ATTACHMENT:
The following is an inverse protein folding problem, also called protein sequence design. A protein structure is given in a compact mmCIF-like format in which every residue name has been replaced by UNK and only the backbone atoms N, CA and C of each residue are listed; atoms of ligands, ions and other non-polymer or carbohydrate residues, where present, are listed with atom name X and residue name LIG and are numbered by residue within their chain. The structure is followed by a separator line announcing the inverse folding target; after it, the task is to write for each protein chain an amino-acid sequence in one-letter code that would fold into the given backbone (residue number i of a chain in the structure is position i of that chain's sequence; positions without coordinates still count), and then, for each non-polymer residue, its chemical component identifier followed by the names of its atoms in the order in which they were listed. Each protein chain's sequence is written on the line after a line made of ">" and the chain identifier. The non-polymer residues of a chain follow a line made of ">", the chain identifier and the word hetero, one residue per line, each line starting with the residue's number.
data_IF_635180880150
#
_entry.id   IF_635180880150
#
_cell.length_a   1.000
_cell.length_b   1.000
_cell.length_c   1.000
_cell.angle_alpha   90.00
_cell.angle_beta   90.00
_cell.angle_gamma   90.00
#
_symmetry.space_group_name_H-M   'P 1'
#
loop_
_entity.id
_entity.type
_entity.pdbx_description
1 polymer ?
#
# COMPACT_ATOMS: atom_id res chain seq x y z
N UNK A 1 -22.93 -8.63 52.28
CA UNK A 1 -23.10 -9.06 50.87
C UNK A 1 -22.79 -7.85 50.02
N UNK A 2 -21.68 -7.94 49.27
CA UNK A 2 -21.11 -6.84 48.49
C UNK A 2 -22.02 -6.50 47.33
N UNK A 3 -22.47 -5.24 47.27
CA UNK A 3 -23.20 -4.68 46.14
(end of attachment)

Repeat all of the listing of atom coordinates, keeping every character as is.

The following is an inverse protein folding problem, also called protein sequence design. A protein structure is given in a compact mmCIF-like format in which every residue name has been replaced by UNK and only the backbone atoms N, CA and C of each residue are listed; atoms of ligands, ions and other non-polymer or carbohydrate residues, where present, are listed with atom name X and residue name LIG and are numbered by residue within their chain. The structure is followed by a separator line announcing the inverse folding target; after it, the task is to write for each protein chain an amino-acid sequence in one-letter code that would fold into the given backbone (residue number i of a chain in the structure is position i of that chain's sequence; positions without coordinates still count), and then, for each non-polymer residue, its chemical component identifier followed by the names of its atoms in the order in which they were listed. Each protein chain's sequence is written on the line after a line made of ">" and the chain identifier. The non-polymer residues of a chain follow a line made of ">", the chain identifier and the word hetero, one residue per line, each line starting with the residue's number.
data_IF_635180880150
#
_entry.id   IF_635180880150
#
_cell.length_a   1.000
_cell.length_b   1.000
_cell.length_c   1.000
_cell.angle_alpha   90.00
_cell.angle_beta   90.00
_cell.angle_gamma   90.00
#
_symmetry.space_group_name_H-M   'P 1'
#
loop_
_entity.id
_entity.type
_entity.pdbx_description
1 polymer ?
#
# COMPACT_ATOMS: atom_id res chain seq x y z
N UNK A 1 -22.93 -8.63 52.28
CA UNK A 1 -23.10 -9.06 50.87
C UNK A 1 -22.79 -7.85 50.02
N UNK A 2 -21.68 -7.94 49.27
CA UNK A 2 -21.11 -6.84 48.49
C UNK A 2 -22.02 -6.50 47.33
N UNK A 3 -22.47 -5.24 47.27
CA UNK A 3 -23.20 -4.68 46.14